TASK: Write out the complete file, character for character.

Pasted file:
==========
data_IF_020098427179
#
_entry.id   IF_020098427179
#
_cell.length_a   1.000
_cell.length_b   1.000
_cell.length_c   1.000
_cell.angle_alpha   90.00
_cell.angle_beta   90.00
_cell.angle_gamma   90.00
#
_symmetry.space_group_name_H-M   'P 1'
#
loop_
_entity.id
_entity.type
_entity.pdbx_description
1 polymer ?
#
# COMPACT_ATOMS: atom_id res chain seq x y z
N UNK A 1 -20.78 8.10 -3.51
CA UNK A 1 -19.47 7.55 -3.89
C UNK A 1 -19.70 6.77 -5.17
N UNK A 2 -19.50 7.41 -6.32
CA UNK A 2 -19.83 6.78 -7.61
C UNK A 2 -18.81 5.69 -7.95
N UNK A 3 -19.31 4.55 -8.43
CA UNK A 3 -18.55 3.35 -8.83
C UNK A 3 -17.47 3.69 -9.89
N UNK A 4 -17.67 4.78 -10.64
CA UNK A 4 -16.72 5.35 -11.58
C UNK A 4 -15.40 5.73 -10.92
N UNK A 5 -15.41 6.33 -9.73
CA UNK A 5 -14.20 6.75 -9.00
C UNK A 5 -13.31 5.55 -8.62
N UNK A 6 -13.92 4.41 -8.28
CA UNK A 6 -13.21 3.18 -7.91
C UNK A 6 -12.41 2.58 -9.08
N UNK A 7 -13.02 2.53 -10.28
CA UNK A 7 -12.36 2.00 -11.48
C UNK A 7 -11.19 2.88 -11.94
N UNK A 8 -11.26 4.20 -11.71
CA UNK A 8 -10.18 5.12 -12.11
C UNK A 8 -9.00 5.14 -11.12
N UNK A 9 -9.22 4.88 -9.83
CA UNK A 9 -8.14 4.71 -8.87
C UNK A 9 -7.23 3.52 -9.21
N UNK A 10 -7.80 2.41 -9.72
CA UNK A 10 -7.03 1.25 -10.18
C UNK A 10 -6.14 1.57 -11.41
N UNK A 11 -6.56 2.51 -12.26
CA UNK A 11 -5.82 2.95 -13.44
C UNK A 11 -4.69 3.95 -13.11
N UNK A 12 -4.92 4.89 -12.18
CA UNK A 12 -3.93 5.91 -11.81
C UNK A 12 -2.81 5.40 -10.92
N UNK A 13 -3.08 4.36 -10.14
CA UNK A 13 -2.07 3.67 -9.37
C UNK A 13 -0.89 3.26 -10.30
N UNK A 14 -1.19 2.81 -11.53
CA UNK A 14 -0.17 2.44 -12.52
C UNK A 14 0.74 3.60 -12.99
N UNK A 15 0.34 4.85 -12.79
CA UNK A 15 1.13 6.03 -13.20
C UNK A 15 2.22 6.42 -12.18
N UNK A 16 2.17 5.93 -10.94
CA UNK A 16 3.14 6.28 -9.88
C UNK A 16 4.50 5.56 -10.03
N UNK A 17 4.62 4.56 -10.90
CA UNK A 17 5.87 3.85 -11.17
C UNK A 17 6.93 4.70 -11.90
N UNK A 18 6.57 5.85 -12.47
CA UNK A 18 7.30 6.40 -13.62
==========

data_IF_020098427179
#
_entry.id   IF_020098427179
#
_cell.length_a   1.000
_cell.length_b   1.000
_cell.length_c   1.000
_cell.angle_alpha   90.00
_cell.angle_beta   90.00
_cell.angle_gamma   90.00
#
_symmetry.space_group_name_H-M   'P 1'
#
loop_
_entity.id
_entity.type
_entity.pdbx_description
1 polymer ?
#
# COMPACT_ATOMS: atom_id res chain seq x y z
N UNK A 1 -20.78 8.10 -3.51
CA UNK A 1 -19.47 7.55 -3.89
C UNK A 1 -19.70 6.77 -5.17
N UNK A 2 -19.50 7.41 -6.32
CA UNK A 2 -19.83 6.78 -7.61
C UNK A 2 -18.81 5.69 -7.95
N UNK A 3 -19.31 4.55 -8.43
CA UNK A 3 -18.55 3.35 -8.83
C UNK A 3 -17.47 3.69 -9.89
N UNK A 4 -17.67 4.78 -10.64
CA UNK A 4 -16.72 5.35 -11.58
C UNK A 4 -15.40 5.73 -10.92
N UNK A 5 -15.41 6.33 -9.73
CA UNK A 5 -14.20 6.75 -9.00
C UNK A 5 -13.31 5.55 -8.62
N UNK A 6 -13.92 4.41 -8.28
CA UNK A 6 -13.21 3.18 -7.91
C UNK A 6 -12.41 2.58 -9.08
N UNK A 7 -13.02 2.53 -10.28
CA UNK A 7 -12.36 2.00 -11.48
C UNK A 7 -11.19 2.88 -11.94
N UNK A 8 -11.26 4.20 -11.71
CA UNK A 8 -10.18 5.12 -12.11
C UNK A 8 -9.00 5.14 -11.12
N UNK A 9 -9.22 4.88 -9.83
CA UNK A 9 -8.14 4.71 -8.87
C UNK A 9 -7.23 3.52 -9.21
N UNK A 10 -7.80 2.41 -9.72
CA UNK A 10 -7.03 1.25 -10.18
C UNK A 10 -6.14 1.57 -11.41
N UNK A 11 -6.56 2.51 -12.26
CA UNK A 11 -5.82 2.95 -13.44
C UNK A 11 -4.69 3.95 -13.11
N UNK A 12 -4.92 4.89 -12.18
CA UNK A 12 -3.93 5.91 -11.81
C UNK A 12 -2.81 5.40 -10.92
N UNK A 13 -3.08 4.36 -10.14
CA UNK A 13 -2.07 3.67 -9.37
C UNK A 13 -0.89 3.26 -10.30
N UNK A 14 -1.19 2.81 -11.53
CA UNK A 14 -0.17 2.44 -12.52
C UNK A 14 0.74 3.60 -12.99
N UNK A 15 0.34 4.85 -12.79
CA UNK A 15 1.13 6.03 -13.20
C UNK A 15 2.22 6.42 -12.18
N UNK A 16 2.17 5.93 -10.94
CA UNK A 16 3.14 6.28 -9.88
C UNK A 16 4.50 5.56 -10.03
N UNK A 17 4.62 4.56 -10.90
CA UNK A 17 5.87 3.85 -11.17
C UNK A 17 6.93 4.70 -11.90
N UNK A 18 6.57 5.85 -12.47
CA UNK A 18 7.30 6.40 -13.62